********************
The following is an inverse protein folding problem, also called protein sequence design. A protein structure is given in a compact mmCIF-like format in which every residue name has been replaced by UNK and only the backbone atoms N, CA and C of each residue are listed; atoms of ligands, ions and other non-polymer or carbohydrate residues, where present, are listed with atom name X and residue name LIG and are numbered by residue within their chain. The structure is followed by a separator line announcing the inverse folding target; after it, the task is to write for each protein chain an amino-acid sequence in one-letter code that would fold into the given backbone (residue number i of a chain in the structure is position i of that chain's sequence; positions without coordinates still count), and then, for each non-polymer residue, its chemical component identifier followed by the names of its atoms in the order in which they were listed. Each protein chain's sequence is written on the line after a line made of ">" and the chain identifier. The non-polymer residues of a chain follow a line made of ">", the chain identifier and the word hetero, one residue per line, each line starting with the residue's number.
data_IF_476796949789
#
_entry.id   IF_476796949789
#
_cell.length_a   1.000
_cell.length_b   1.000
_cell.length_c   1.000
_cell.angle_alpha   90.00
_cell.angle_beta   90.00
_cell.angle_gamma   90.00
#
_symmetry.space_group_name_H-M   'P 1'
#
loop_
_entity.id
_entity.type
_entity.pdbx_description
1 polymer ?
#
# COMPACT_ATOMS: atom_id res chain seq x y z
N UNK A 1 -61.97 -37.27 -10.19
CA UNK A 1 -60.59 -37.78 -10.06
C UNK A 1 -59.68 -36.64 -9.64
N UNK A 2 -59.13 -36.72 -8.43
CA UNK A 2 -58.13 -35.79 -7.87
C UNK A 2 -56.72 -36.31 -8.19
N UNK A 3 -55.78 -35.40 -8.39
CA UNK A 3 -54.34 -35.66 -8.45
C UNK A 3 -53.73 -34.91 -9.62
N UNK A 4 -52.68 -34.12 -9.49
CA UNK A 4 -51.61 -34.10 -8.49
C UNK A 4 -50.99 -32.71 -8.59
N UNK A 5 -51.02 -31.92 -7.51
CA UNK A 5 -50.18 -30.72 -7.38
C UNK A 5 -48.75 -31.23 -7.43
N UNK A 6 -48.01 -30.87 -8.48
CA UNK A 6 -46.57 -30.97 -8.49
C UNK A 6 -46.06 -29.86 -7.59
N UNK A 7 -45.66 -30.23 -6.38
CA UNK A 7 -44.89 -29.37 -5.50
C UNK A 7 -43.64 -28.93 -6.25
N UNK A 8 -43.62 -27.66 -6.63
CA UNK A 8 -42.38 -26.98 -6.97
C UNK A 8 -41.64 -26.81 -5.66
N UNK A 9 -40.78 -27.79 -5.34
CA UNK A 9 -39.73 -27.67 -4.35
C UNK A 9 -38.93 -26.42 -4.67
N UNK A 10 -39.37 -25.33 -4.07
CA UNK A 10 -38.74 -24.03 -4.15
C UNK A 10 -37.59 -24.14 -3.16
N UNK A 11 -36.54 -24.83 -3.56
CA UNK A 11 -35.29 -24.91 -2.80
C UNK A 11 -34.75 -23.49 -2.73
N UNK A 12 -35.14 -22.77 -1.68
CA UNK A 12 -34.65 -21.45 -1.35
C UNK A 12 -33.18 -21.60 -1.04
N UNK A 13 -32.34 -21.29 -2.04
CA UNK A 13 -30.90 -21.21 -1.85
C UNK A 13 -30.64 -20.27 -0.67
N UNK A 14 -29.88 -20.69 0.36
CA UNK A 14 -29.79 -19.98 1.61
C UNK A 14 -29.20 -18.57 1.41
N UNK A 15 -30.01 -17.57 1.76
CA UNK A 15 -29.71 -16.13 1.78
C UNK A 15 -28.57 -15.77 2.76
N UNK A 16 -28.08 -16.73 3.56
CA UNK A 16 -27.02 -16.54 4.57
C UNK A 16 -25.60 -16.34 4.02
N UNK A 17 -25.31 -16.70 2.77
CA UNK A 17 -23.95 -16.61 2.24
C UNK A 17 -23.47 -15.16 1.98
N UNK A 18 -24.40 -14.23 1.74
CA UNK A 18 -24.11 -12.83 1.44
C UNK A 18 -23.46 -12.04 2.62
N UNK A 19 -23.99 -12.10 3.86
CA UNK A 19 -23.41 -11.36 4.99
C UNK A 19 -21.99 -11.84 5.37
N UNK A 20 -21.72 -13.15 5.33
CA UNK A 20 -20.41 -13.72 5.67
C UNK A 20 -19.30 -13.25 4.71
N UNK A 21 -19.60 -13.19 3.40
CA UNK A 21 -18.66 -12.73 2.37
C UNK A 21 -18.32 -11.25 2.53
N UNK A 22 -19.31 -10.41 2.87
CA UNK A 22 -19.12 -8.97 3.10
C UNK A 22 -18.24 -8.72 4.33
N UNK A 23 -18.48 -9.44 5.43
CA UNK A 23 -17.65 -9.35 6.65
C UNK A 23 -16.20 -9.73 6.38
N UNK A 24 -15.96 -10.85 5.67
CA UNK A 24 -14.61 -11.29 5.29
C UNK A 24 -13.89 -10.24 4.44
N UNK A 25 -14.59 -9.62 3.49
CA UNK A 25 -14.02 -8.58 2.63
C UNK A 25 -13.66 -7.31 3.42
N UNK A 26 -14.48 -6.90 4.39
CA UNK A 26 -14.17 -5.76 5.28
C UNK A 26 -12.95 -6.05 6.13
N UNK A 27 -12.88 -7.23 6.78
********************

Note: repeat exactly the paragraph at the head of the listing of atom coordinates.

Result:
The following is an inverse protein folding problem, also called protein sequence design. A protein structure is given in a compact mmCIF-like format in which every residue name has been replaced by UNK and only the backbone atoms N, CA and C of each residue are listed; atoms of ligands, ions and other non-polymer or carbohydrate residues, where present, are listed with atom name X and residue name LIG and are numbered by residue within their chain. The structure is followed by a separator line announcing the inverse folding target; after it, the task is to write for each protein chain an amino-acid sequence in one-letter code that would fold into the given backbone (residue number i of a chain in the structure is position i of that chain's sequence; positions without coordinates still count), and then, for each non-polymer residue, its chemical component identifier followed by the names of its atoms in the order in which they were listed. Each protein chain's sequence is written on the line after a line made of ">" and the chain identifier. The non-polymer residues of a chain follow a line made of ">", the chain identifier and the word hetero, one residue per line, each line starting with the residue's number.